• Phase 2 (199 – 100 health): Its hero power becomes Death’s Embrace (passive), the first minion for each player that dies in a turn has Reborn. This one’s a real headache, because the first minion you kill every turn immediately comes back on the board — and it can be really devastating with the number of Deathrattle cards Xatma has.
  • Phase 3 (99 – 0 health): Its hero power becomes Death’s Gaze (1), deal one damage to all minions, if any die he gets the card Untimely Demise, which deals 3 damage to all enemies. This is pretty good for you if you have a Deathrattle or Reborn deck (or both), but otherwise it tends to keep your board clear and limit your options. This is particularly hard on token and zoo decks.

It’s a tough fight, but the key is board control. If you can keep his minions off the board — or keep them from sticking to the board — you can maintain the advantage. I’ve actually managed to defeat Xatma in one go, using a Reno deck with the Arcane Craftiness hero power and a lot of ways to buff it. The Darklight Torch treasure let me recast my hero power whenever I played an even-cost card, and combined with Inspire cards like Mukla’s Champion, it proved devastating.

Chapter 4: Icarax, Plague Lord of Wrath

Finally, you’ve reached the Halls of Origination, where Icarax reigns. The twist here can be both good for you and bad for you: whenever any minion takes damage, they gain +1 attack. That can be be great with enrage minions, because it buffs them up faster, but it powers up your enemies faster, too. Ideally, don’t hit enemy minions unless you can destroy them that turn.

  • Phase 1 (300 – 200 health): Icarax starts with the hero Commanding Scream, which  prevents its minions from being reduced below 1 health this turn. Keep this Plague Lord from getting a board advantage on you by taking down its minions as quickly as possible — otherwise its minions will take your hero down fast.
  • Phase 2 (199 – 100 health): Icarax’s hero power now lets it destroy damaged minions, for a cost — for each damaged minion on the board, it costs one more mana. The best way to manage it is to keep the board packed with damaged minions — something that shouldn’t be too difficult if you’ve been keeping the board clear in phase 1. Warriors also have a lot of self-damage and enrage, making Brann a good choice for this phase.
  • Phase 3 (99 – 0 health): And Icarax’s final hero power is Hand of Defiance (0), which swaps the attack and health of a minion. The damage this can do varies greatly depending on the fight so far, but if Icarax tends to use the power defensively to give its minions more health. That can help you out because they don’t hit as hard, but they’re also much harder to take down… and their health and attack can be switched back at any time. I had a lot of luck with Poison and Rush cards, but not every deck will have those bene fits.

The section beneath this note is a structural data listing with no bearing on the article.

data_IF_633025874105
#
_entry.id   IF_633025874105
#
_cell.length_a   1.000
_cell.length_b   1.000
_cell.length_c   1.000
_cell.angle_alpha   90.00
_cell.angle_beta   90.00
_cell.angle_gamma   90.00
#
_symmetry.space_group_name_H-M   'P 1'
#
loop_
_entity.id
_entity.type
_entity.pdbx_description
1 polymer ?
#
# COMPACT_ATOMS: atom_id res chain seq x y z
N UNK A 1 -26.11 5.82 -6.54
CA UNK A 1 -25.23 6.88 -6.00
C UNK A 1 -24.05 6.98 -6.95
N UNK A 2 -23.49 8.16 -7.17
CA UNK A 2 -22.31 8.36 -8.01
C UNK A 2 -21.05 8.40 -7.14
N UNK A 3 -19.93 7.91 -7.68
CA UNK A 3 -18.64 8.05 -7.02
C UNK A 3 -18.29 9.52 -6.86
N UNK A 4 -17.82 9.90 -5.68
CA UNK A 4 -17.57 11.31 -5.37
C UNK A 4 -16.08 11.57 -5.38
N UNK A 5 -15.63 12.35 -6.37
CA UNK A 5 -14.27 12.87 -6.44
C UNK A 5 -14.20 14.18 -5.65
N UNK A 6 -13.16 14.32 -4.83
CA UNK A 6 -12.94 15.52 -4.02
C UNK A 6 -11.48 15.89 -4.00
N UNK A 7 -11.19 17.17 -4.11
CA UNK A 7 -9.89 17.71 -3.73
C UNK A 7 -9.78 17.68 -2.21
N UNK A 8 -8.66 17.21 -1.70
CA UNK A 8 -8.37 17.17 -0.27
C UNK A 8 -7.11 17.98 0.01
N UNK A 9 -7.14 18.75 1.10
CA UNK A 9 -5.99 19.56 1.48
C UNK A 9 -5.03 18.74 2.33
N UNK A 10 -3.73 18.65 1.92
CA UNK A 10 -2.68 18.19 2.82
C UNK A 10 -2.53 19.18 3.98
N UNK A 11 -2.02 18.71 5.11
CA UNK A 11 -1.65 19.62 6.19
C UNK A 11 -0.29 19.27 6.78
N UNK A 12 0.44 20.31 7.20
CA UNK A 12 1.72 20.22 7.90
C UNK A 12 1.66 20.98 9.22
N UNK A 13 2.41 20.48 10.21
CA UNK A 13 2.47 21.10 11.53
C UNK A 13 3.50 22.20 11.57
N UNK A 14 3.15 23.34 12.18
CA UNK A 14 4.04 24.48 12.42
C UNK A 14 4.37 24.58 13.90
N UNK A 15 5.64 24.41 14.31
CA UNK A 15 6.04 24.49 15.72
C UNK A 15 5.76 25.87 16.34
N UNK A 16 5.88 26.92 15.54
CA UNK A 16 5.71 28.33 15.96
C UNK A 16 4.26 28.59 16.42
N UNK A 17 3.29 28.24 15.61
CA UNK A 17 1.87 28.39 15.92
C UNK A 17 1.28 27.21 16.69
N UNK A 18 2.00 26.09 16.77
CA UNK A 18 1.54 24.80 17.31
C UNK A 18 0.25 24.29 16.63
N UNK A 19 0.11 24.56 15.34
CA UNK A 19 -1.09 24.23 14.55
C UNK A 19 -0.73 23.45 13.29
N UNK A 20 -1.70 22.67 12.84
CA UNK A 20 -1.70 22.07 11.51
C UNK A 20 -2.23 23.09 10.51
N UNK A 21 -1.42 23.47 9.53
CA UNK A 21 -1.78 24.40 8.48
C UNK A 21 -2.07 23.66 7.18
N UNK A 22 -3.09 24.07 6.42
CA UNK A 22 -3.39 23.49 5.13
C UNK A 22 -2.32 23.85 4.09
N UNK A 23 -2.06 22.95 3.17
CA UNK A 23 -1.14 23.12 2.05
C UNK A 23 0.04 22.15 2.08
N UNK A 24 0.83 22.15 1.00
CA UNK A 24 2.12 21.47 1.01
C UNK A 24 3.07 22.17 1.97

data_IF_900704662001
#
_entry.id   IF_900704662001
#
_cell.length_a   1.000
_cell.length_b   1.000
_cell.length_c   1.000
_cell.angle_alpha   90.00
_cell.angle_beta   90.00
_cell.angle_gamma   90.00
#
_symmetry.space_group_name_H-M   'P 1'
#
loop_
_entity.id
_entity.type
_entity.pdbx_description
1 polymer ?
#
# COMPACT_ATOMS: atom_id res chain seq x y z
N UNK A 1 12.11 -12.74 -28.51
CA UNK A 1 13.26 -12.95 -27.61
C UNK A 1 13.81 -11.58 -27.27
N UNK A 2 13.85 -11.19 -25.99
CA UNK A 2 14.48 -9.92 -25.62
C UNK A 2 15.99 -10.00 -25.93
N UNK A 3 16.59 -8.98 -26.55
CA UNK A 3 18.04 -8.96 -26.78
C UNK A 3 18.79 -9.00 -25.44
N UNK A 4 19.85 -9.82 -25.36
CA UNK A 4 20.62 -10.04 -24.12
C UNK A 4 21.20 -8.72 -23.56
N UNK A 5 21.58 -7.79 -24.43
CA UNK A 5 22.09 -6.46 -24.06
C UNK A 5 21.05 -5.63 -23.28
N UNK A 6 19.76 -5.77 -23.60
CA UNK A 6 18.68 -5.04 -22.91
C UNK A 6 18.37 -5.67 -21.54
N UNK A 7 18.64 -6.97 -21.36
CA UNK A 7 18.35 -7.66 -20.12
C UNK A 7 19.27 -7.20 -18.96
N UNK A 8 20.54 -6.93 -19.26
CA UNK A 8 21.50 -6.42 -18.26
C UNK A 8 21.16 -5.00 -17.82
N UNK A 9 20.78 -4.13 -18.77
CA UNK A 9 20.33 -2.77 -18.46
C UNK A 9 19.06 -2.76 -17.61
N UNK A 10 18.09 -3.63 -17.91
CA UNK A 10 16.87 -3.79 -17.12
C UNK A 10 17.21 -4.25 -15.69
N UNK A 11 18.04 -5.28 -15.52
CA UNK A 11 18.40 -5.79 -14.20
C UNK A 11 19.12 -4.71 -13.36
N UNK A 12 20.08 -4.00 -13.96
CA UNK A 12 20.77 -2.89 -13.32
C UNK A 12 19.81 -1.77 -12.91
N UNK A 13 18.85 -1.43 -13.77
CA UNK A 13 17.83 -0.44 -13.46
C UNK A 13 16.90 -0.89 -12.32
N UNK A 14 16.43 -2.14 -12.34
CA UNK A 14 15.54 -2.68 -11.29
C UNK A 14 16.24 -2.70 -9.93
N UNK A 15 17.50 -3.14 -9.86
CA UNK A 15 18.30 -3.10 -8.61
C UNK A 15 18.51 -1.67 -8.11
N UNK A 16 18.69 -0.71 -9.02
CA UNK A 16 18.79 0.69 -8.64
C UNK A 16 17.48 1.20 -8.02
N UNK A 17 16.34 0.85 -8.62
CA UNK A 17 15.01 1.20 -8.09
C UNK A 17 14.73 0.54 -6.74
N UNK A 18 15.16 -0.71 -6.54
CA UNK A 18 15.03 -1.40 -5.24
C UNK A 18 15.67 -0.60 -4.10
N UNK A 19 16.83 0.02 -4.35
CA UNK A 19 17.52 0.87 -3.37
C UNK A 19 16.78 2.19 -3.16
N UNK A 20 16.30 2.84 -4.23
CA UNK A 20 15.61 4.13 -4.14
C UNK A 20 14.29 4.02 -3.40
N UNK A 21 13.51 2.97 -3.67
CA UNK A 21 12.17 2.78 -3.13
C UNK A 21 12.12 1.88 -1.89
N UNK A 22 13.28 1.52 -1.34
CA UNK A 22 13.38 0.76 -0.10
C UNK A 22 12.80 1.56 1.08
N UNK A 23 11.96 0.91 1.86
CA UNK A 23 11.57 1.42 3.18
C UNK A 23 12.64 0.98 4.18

Chapter 5: Tekahn, Plague Lord of Flame

The conclusion to this Adventure feels rather uneventful, as chapter 5 throws you straight into a boss fight. All four of our heroes team up to defeat the final boss: you can choose any hero to start, and switch to any (still living) hero when the one you’re playing died. You can choose the hero power you want to use after you’ve selected your hero, and you’ll get all of the hero-specific treasures you’ve unlocked so far.

But beyond that, the contents of your deck seem rather random, which makes the battle feel rather pell-mell. You get no passive or general treasures, which is part of what makes the other fights of the adventure so interesting.

But here, in the inner sanctum, we find Tekahn, who is a little put off by being attacked by adventurers while Rafaam swans off. Tekahn occasionally summons Sanctum Golems, who are 6/6s who can’t attack. So that’s fine, right? No, of course it’s not fine.

  • Phase 1 (300 – 200 health): Tekahn’s initial hero power is imbues one of its golems with the power of fire — meaning they explode for 3 damage to all minions when they die — and summon another golem. The amount of AOE damage Tekahn throws around can make it difficult to gain ground in this fight. I usually go straight for the face with as much damage as possible to get out of the phase, but frankly the next phase isn’t much better.
  • Phase 2 (199 – 100 health): The fire golems are (mostly) gone, but now Tekahn can target one minion per turn with the Curse of Flame — meaning that if it survives the round, all characters will take five damage. This really just makes things worse: either you’re killing off one of your minions every turn or you’re dealing big AOE damage around the board. Keep trying to cling to any board advantage you can.
  • Phase 3 (99 – 0 health): For the last third of the fight, everyone’s spells cost health as well as mana, so be careful of what you put on the board. The only upside here is that Tekahn is in the exact same situation you are, so really you just have to hold on until it kills itself with its constant casting.

What about Heroic mode?

Heroic mode is just like normal mode… only harder. A lot harder.

All of the above advice still applies, but expect to go through a lot more RNG to find the perfect deck so you can make progress.

So good luck with that.